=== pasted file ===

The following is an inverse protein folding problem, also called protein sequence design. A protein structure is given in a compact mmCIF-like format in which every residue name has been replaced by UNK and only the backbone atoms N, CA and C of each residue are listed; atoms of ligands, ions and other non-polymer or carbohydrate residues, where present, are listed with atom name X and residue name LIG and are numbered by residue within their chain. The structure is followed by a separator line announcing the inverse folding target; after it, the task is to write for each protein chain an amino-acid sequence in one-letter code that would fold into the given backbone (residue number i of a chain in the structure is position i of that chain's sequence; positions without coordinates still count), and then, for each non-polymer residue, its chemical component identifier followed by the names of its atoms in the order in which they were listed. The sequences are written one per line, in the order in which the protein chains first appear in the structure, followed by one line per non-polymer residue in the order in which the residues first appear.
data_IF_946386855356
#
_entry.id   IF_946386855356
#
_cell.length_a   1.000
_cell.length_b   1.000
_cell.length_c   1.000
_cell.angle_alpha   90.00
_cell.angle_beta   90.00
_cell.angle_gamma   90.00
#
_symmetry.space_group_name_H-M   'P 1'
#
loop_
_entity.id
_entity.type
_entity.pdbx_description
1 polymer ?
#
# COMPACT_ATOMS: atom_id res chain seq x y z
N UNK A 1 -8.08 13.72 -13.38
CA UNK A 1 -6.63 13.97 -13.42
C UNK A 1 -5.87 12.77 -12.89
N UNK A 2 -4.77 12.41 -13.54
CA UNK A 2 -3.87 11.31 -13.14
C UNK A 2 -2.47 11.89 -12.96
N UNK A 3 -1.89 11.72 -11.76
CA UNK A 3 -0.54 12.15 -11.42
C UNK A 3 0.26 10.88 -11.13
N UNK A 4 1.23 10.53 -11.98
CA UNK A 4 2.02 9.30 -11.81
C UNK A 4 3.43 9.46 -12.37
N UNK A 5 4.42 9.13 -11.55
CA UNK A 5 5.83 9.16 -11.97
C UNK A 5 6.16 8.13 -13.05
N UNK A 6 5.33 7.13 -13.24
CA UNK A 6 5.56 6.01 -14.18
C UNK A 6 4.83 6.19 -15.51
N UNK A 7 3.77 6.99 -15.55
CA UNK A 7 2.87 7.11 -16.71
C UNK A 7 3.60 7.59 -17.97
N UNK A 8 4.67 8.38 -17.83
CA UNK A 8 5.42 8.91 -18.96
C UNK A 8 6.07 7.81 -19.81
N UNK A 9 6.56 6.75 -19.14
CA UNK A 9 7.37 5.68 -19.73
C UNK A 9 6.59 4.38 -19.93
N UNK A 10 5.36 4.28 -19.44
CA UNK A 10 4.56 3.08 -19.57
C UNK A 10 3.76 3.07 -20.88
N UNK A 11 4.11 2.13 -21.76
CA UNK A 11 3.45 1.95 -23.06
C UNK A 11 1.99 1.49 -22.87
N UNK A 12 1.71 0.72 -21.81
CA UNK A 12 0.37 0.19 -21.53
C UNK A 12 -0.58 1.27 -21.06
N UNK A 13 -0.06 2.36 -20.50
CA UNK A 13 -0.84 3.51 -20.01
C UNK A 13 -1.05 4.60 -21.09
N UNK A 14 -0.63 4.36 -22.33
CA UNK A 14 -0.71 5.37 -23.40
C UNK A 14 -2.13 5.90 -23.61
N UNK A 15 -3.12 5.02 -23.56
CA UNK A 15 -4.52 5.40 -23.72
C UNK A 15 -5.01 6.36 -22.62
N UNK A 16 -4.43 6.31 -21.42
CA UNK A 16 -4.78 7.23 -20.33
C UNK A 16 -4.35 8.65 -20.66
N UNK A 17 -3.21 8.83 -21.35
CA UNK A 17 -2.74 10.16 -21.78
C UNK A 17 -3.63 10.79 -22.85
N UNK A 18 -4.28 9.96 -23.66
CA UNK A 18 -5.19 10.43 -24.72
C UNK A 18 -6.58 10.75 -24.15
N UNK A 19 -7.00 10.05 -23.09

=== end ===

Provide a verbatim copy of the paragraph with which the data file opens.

The following is an inverse protein folding problem, also called protein sequence design. A protein structure is given in a compact mmCIF-like format in which every residue name has been replaced by UNK and only the backbone atoms N, CA and C of each residue are listed; atoms of ligands, ions and other non-polymer or carbohydrate residues, where present, are listed with atom name X and residue name LIG and are numbered by residue within their chain. The structure is followed by a separator line announcing the inverse folding target; after it, the task is to write for each protein chain an amino-acid sequence in one-letter code that would fold into the given backbone (residue number i of a chain in the structure is position i of that chain's sequence; positions without coordinates still count), and then, for each non-polymer residue, its chemical component identifier followed by the names of its atoms in the order in which they were listed. The sequences are written one per line, in the order in which the protein chains first appear in the structure, followed by one line per non-polymer residue in the order in which the residues first appear.